Managing introverts at work: 5 little-known facts

Decades worth of data from the Myers-Briggs Type Indicator assessment reveals a glimpse into what makes introverts tick.

There’s something about introverts. From the strong, silent type to the office thinkers, introverts are often misunderstood in the corporate world for being shy, and risk being overlooked when it comes to promotions and pay rises. According to the experts behind the the Myers-Briggs Type Indicator® (MBTI) assessment, the age-old career personality test, decades worth of data reveals a glimpse into what makes these people tick, and how business leaders can unlock the potential of the introverts on their teams.

“Although roughly half of us prefer introversion, Western society is in many ways just getting to know what this dimension of personality actually means, partly because it’s more difficult to observe,” said Rich Thompson, PhD, director of research at CPP, Inc. “While the most developed parts of the extraverted personality type are outwardly observable, with Introverted personality type those aspects are often not externally exhibited.”

While many aspects of introversion align with common perceptions, others are surprising. But the biggest takeaway is that Introversion is actually pretty complicated, and is manifest in all kinds of different ways. Here are a few things you may not have known.

“Introversion” is made up of several distinct facets of personality

You may think of it as a single dimension, but there are actually many sub-dimensions that describe the complex nature of introversion. Here are five:

  • Initiating or receiving
  • Expressive or contained
  • Gregarious or intimate
  • Active or reflective
  • Enthusiastic or quiet

Introversion in the workplace: slower to hit “send”, tougher to please

You may have observed that people who prefer Introversion will take more time to respond in meetings, but did you know that this extends to written communication too? Folks with this preference are likely to take more time composing an email than those preferring Extraversion.

Tip: If you prefer introversion and someone is expecting an email from you, experts recommend sending a ‘holding email’ to manage expectations while you gather your thoughts.

Furthermore, those with a preference for Introversion are 12 per cent less likely to be satisfied in their job and 20 per cent less likely to be happy at work than those preferring Extraversion. While we don’t know exactly why this is, one reason may be that they’re less likely to have their voices heard and it can be challenging to find quiet, alone time in the workplace.

Tip to include those who prefer Introversion in your group discussion: Slowly count to eight after you ask a question before moving on to the next subject.

Some kinds of introversion are common, some are rare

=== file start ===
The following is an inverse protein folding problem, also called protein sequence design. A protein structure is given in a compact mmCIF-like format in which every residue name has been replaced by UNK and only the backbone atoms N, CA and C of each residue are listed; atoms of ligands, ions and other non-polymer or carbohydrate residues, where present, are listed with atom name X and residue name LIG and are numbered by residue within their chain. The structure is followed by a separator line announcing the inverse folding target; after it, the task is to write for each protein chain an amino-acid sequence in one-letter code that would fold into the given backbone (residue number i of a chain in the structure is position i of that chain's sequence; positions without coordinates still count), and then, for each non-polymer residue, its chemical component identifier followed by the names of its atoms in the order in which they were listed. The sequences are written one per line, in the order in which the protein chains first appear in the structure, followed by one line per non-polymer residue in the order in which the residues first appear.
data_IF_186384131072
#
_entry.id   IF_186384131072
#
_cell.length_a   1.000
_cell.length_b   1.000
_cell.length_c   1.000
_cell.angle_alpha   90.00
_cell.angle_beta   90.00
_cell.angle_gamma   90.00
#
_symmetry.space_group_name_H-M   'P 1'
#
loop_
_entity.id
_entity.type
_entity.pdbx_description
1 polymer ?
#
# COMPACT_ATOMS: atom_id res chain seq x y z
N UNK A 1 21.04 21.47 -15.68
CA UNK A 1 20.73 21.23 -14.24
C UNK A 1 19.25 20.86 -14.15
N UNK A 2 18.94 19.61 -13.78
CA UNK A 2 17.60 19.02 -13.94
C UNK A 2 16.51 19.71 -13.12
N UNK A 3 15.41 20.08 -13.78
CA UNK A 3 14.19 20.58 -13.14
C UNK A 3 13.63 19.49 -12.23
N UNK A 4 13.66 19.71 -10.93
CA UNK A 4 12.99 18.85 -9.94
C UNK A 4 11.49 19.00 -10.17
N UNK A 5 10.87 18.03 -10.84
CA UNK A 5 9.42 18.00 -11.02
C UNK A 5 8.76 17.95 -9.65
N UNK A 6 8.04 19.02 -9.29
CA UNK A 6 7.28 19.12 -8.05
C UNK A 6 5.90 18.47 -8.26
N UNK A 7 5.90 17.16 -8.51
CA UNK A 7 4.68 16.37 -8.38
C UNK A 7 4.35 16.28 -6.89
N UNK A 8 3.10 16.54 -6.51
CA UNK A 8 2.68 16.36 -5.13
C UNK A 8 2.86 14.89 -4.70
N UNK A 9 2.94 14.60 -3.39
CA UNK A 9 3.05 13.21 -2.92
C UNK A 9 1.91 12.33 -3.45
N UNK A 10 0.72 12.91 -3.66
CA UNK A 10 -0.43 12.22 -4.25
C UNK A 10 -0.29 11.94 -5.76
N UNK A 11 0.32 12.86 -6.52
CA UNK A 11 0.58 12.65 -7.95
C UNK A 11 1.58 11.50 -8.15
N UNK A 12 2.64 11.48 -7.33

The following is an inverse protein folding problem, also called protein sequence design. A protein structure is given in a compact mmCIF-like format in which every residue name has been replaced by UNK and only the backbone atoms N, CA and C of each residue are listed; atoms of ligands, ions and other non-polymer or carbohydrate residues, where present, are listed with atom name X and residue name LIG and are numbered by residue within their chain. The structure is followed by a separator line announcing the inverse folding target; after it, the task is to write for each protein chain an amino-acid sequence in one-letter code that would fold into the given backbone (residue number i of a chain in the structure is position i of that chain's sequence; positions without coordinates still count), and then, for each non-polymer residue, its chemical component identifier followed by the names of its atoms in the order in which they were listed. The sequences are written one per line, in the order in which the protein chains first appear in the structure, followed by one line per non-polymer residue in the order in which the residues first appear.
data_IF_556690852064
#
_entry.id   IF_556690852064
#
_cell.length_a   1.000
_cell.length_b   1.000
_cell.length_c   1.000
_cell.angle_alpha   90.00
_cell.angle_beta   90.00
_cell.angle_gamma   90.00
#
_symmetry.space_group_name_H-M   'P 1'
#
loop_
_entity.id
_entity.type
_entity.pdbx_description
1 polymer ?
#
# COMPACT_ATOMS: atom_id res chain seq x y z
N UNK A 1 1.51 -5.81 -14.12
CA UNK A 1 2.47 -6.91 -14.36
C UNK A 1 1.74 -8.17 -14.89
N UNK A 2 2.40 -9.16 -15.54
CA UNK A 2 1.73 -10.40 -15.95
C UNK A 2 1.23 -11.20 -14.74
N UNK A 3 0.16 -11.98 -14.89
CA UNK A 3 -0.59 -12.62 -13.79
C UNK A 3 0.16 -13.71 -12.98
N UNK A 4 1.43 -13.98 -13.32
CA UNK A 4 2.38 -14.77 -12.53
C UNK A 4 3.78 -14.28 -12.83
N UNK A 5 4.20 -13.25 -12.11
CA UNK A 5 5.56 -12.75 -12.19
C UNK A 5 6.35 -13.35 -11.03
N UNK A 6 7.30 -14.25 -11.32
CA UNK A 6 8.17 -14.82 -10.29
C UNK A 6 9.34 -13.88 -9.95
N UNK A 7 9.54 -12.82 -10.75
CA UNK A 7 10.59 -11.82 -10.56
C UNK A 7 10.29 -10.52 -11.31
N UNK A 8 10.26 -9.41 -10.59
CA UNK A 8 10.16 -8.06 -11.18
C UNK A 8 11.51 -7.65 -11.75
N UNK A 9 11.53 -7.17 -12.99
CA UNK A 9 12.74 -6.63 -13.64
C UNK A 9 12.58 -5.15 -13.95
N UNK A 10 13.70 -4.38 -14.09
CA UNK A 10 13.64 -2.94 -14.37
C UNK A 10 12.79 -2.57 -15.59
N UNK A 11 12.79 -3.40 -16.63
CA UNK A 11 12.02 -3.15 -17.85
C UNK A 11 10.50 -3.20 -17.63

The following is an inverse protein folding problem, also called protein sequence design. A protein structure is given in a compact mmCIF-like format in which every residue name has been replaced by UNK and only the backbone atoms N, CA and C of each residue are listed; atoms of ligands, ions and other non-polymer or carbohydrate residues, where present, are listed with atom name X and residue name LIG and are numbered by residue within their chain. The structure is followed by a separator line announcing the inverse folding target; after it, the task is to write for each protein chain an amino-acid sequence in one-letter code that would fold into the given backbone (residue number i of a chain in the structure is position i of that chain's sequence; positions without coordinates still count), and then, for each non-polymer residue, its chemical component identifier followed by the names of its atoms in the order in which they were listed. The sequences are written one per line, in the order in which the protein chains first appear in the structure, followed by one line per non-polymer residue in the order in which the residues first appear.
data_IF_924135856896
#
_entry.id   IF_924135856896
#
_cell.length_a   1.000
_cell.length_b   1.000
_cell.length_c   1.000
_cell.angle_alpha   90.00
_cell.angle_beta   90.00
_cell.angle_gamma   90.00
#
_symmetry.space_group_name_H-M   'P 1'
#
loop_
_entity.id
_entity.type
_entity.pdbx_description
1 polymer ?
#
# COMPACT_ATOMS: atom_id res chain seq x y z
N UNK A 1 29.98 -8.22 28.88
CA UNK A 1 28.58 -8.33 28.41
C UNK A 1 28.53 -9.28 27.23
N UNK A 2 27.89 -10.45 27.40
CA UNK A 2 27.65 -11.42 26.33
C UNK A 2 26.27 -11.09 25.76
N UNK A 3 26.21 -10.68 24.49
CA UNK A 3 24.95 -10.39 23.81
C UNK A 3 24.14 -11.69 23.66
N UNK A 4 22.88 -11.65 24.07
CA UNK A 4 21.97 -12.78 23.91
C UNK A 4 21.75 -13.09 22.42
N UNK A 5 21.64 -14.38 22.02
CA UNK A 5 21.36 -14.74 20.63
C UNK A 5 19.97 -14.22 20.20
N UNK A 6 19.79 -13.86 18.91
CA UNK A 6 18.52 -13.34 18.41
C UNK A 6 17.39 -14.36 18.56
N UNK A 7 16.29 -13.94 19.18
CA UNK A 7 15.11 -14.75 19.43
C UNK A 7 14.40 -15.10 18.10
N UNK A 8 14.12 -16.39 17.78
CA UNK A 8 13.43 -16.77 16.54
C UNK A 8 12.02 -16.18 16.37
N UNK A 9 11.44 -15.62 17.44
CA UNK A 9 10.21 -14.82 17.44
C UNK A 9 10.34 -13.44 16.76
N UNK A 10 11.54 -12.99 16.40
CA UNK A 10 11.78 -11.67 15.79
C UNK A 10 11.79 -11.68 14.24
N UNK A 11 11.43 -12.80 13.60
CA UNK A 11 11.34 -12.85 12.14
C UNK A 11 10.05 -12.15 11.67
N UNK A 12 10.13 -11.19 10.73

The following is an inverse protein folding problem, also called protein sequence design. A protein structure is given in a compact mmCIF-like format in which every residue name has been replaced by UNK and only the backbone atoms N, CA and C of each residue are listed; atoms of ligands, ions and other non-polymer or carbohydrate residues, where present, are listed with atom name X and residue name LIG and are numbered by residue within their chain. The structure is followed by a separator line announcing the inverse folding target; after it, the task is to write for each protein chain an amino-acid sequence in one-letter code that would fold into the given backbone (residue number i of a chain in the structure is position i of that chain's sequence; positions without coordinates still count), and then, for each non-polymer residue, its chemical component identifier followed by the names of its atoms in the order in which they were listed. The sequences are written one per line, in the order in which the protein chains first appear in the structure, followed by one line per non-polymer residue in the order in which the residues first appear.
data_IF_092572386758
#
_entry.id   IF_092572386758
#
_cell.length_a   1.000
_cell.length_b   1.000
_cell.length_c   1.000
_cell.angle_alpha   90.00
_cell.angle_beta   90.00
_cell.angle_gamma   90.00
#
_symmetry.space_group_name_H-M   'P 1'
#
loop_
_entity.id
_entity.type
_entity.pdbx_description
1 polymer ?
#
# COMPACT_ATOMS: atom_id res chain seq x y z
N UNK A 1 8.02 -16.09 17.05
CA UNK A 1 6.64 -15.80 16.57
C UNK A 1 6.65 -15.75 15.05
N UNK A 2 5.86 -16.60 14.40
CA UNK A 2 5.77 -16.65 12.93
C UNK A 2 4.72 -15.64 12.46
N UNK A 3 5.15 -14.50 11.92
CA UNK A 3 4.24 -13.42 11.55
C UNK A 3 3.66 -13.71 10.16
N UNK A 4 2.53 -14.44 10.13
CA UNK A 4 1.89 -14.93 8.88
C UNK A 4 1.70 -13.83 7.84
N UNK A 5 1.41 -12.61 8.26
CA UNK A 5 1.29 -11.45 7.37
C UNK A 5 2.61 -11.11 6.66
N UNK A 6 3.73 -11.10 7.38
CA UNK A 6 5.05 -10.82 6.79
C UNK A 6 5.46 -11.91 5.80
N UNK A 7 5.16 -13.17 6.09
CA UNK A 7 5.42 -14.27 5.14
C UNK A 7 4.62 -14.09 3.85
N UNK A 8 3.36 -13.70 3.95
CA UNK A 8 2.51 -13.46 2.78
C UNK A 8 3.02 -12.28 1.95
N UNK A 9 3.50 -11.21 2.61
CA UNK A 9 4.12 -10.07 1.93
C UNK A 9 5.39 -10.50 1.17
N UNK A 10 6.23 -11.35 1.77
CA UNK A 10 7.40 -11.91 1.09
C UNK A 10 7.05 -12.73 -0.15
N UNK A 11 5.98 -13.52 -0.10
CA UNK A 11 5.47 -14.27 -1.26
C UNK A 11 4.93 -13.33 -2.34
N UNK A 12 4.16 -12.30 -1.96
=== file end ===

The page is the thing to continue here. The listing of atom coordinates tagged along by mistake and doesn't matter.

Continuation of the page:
Men preferring Introversion make up 54 per cent of the (male) population, but that’s only part of the story. ISTJ preferences are the most common introverted type for men, making up 16.4 per cent, while INFJ preferences are only 1.3 per cent, making them the least common. What’s the difference? Among other things, people with ISTJ preferences tend to be practical, sensible, realistic and systematic, and others often see them as calm, reserved and serious. Those with INTJ preferences, on the other hand, tend to be creative, visionary and idealistic, and are often seen by others as mysterious, intense and individualistic.

Making up 47 per cent of the female population, introverted personality types are slightly less common than with men, but every bit as varied. INTJ preferences, the least common Introverted MBTI type among women at 0.8 per cent, are typically rational, detached, critical thinkers with a penchant for conceptual, long-range thinking, and are often seen by others as private, reserved and aloof. On the other hand women with ISFJ preferences, the most common Introverted MBTI type in the female population at 19.4 per cent, are typically practical, realistic, cooperative and thoughtful, and often seen by others as quiet, serious, considerate and conscientious.

Views on spirituality vary by introverted type

Those preferring Introversion also show significant variance when it comes to spirituality, depending on their type. When asked if they believe in a higher spiritual power, of all those who prefer Introversion those with INTJ preferences are most likely to answer ‘no’ (23 per cent) while those who prefer ISFJ are the least likely to answer ‘no’ (11 per cent). To put it in perspective, a 2016 US Gallup poll shows between 11 and 21 per cent of Americans not having a belief in God or a universal spirit. In the UK, this number is a lot higher at 53 per cent.

Many incorrectly estimate their own personality type

Curious about what Introverted type is most likely to estimate their type correctly, and what type is most likely to guess wrong? Of the eight types of personalities with preferences for Introversion, those preferring ISTJ are mostly likely to estimate their type correctly compared to their official MBTI results (and do so 55 per cent of the time). Conversely, when taking the official MBTI assessment,  those with preferences for ISFP are least likely to be able to estimate their actual MBTI type (estimating correctly only 25 per cent of the time). So what do those who prefer ISFP often think their type is? They often mistake their type for ISTP (7.5 per cent of the time) and INFP (7.1 per cent of the time).

Praseeda Nair

Praseeda Nair

Praseeda was Editor for from 2016 to 2018.

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